Stella Maris contributed to the BBC World Service radio programme ‘Stormy Seas for Global Shipping’, to help highlight the plight of stranded seafarers.
A Samoan seafarer, Adam*, who has now been stranded at sea for 21 months – and with whom Stella Maris chaplain, Julian Wong, has recently worked to try and secure his repatriation – spoke to Vivienne Nunis, presenter of BBC World Service programme ‘Stormy Seas for Global Shipping’ (go to 02:58), telling her of his lengthy ordeal, and his agony of being separated from his family for so long.
Adam spoke of how he had joined his ship in Rotterdam to work as a deck-hand, in May 2019. His contract was supposed to finish nine months later, however now, approaching almost two years later, he is still stranded at sea. The efforts of his company to repatriate him were continually thwarted by international bureaucracy and the ever-changing border closures because of the very fluid pandemic situation. Adam told Vivienne of the extremely hard time that he is having: “… every night I cannot sleep, because I feel like I don’t know when. I miss my family so much, especially my wife and my daughter.” He said that when he left home, his wife was four months pregnant, and now his little daughter is about one year and four months old, but she hasn’t yet seen her father, “…that’s the worst part of my life.”
There is some sign of hope for Adam, given that his country is now arranging special flights for seafarers to get back home – a service that his fellow workers have used. Adam has asked his captain about this flight, but so far it is proving hard to arrange. Adam’s next stop is Long Beach, California. His one consolation is that his company are still paying him as long as he is on the ship, however, he adds, “… for the truth, I don’t need money now, I need to go home.”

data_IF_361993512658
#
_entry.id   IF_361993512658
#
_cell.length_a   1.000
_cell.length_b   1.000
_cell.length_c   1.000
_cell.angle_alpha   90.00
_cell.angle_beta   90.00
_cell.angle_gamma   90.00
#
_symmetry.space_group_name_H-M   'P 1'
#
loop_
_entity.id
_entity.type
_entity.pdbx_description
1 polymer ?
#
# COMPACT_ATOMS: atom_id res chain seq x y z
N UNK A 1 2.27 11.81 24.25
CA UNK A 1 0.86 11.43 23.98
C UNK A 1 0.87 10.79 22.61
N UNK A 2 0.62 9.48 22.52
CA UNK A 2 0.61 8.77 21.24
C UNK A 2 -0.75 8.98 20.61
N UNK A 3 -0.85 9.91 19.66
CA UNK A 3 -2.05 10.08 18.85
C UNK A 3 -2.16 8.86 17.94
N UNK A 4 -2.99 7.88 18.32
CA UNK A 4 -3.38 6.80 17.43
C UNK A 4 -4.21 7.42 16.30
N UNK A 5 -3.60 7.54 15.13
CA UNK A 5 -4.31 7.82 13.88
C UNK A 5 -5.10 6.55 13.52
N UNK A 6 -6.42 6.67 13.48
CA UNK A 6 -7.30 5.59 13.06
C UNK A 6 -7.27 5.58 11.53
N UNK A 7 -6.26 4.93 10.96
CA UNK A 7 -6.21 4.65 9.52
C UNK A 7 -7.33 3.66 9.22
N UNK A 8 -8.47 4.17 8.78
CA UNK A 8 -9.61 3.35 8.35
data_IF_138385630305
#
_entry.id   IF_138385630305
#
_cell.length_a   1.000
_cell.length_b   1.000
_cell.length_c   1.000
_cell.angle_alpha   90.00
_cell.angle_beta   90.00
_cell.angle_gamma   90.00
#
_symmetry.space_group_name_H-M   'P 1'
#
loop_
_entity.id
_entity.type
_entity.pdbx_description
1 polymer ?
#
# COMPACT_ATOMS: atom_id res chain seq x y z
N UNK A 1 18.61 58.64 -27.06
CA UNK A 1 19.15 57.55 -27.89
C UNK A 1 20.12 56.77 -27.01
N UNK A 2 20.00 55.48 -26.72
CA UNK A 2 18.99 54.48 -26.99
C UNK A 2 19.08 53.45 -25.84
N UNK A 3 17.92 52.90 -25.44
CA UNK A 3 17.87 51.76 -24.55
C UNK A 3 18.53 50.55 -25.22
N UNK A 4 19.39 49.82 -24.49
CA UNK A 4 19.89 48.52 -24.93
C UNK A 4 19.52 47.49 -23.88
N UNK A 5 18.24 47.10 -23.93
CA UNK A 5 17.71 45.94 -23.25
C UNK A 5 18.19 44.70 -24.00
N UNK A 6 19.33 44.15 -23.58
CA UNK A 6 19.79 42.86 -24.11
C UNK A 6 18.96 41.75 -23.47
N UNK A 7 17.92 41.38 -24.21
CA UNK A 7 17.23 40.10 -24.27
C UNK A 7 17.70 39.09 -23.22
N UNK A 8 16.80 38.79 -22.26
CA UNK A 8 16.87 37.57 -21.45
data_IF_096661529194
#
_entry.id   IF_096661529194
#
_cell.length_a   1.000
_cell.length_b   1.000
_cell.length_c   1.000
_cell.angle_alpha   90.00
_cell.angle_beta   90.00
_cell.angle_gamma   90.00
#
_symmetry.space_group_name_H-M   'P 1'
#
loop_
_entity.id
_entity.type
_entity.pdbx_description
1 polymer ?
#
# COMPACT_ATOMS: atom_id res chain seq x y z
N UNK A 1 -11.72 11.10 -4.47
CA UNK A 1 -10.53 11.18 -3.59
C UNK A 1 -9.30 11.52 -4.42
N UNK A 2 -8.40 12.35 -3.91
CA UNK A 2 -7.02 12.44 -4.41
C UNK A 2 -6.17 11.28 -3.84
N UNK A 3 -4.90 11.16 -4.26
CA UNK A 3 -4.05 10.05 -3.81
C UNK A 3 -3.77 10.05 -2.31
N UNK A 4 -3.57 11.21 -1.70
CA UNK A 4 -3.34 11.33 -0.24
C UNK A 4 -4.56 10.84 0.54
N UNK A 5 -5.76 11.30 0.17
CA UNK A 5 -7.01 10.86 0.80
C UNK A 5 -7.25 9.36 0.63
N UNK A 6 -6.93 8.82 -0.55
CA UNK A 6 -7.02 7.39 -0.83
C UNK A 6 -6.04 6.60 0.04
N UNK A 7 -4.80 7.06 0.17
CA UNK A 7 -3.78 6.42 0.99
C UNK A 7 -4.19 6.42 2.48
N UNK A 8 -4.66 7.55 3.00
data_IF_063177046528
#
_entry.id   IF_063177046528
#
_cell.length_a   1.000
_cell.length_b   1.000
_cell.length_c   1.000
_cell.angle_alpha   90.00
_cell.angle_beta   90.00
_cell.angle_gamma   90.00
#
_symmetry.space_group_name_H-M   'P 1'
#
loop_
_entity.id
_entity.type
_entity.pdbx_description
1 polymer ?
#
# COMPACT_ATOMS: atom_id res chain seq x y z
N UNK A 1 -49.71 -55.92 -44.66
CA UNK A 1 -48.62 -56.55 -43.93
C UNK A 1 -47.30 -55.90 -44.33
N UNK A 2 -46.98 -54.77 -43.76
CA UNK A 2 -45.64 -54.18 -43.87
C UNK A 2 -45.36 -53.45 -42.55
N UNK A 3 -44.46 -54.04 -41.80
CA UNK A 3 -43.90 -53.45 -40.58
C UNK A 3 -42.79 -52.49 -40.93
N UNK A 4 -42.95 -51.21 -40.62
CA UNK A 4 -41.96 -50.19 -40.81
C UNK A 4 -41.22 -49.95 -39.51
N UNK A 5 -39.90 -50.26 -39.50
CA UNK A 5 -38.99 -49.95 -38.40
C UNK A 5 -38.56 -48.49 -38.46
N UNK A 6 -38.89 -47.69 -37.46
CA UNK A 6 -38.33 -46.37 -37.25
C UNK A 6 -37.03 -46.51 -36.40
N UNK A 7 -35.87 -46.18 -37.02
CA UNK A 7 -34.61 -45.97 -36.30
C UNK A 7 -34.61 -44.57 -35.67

Speaking further of Stella Maris’s worldwide work with seafarers, Ian Stokes, Head of Corporate Engagement and Partnerships, told Vivienne of the help that Stella Maris has recently been providing to different groups of Kiribati seafarers – many of whom are now far from their native Pacific Island home, in places such as Santos in Brazil, in Fiji and Jakarta, and in European ports such as Copenhagen and Hamburg.
Adding his voice to the particularly grave plight of the estimated 200,000 stranded seafarers currently stuck in dire situations around the world, Ian highlighted the fact that “these guys should be on the ship for six to nine months, (but) some are now 15, 18, 21 months on ship… and that’s their workplace, that’s their home, that’s their exercise, and other things as well… what if they need the doctor? what if they need the dentist?”.
Above all, Ian noted that perhaps the worst thing for these workers is the continued uncertainty: “They don’t mind a bit of delay as long as they can say, “well perhaps I’ll be delayed two weeks and then I’ll be going home on Feb 22nd”, but no one can say that to them, I’m afraid. A lot of them are in limbo, that’s the thing that eats away at them.”
Vivienne ended the programme highlighting the fact that some 300 companies, unions and NGOs related to the global shipping industry, have recently signed the ‘Neptune Declaration’, aiming to put pressure on governments to help find a solution to help stranded mariners by designating them key-workers and prioritising them for vaccines. However, Stephen Cotton, general secretary of the International Transport Workers’ Federation (ITF), noted that not all companies and organisations have been forthcoming in offering their support to this initiative – confirming that some have opted instead, as Vivienne suggested, to “choose profits, over getting some of these stranded seafarers home”.
* not the seafarer’s real name
Programme broadcast: Monday 8th February, 2021